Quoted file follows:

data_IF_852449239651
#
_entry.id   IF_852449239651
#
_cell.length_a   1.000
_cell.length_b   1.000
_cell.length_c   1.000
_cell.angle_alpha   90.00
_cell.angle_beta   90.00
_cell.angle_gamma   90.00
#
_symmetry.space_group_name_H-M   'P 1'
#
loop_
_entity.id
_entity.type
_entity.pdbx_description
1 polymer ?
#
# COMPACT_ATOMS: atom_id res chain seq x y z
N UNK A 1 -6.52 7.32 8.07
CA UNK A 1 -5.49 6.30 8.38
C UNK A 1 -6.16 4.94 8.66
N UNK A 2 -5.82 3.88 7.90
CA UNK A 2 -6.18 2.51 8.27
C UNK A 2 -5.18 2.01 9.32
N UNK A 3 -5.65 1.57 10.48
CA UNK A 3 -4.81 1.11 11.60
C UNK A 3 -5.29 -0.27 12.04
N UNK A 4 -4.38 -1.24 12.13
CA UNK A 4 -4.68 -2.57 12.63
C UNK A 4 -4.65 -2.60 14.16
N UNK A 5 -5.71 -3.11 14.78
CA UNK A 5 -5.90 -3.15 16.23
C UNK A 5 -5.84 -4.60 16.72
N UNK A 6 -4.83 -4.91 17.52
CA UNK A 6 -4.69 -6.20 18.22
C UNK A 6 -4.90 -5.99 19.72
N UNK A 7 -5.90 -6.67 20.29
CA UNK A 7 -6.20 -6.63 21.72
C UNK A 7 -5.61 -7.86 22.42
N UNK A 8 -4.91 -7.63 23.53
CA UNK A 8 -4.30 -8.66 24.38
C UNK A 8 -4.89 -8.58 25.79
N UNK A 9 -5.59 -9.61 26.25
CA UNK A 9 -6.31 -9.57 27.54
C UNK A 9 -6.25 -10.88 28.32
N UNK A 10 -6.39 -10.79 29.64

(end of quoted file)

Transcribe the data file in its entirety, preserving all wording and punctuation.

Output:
data_IF_852449239651
#
_entry.id   IF_852449239651
#
_cell.length_a   1.000
_cell.length_b   1.000
_cell.length_c   1.000
_cell.angle_alpha   90.00
_cell.angle_beta   90.00
_cell.angle_gamma   90.00
#
_symmetry.space_group_name_H-M   'P 1'
#
loop_
_entity.id
_entity.type
_entity.pdbx_description
1 polymer ?
#
# COMPACT_ATOMS: atom_id res chain seq x y z
N UNK A 1 -6.52 7.32 8.07
CA UNK A 1 -5.49 6.30 8.38
C UNK A 1 -6.16 4.94 8.66
N UNK A 2 -5.82 3.88 7.90
CA UNK A 2 -6.18 2.51 8.27
C UNK A 2 -5.18 2.01 9.32
N UNK A 3 -5.65 1.57 10.48
CA UNK A 3 -4.81 1.11 11.60
C UNK A 3 -5.29 -0.27 12.04
N UNK A 4 -4.38 -1.24 12.13
CA UNK A 4 -4.68 -2.57 12.63
C UNK A 4 -4.65 -2.60 14.16
N UNK A 5 -5.71 -3.11 14.78
CA UNK A 5 -5.90 -3.15 16.23
C UNK A 5 -5.84 -4.60 16.72
N UNK A 6 -4.83 -4.91 17.52
CA UNK A 6 -4.69 -6.20 18.22
C UNK A 6 -4.90 -5.99 19.72
N UNK A 7 -5.90 -6.67 20.29
CA UNK A 7 -6.20 -6.63 21.72
C UNK A 7 -5.61 -7.86 22.42
N UNK A 8 -4.91 -7.63 23.53
CA UNK A 8 -4.30 -8.66 24.38
C UNK A 8 -4.89 -8.58 25.79
N UNK A 9 -5.59 -9.61 26.25
CA UNK A 9 -6.31 -9.57 27.54
C UNK A 9 -6.25 -10.88 28.32
N UNK A 10 -6.39 -10.79 29.64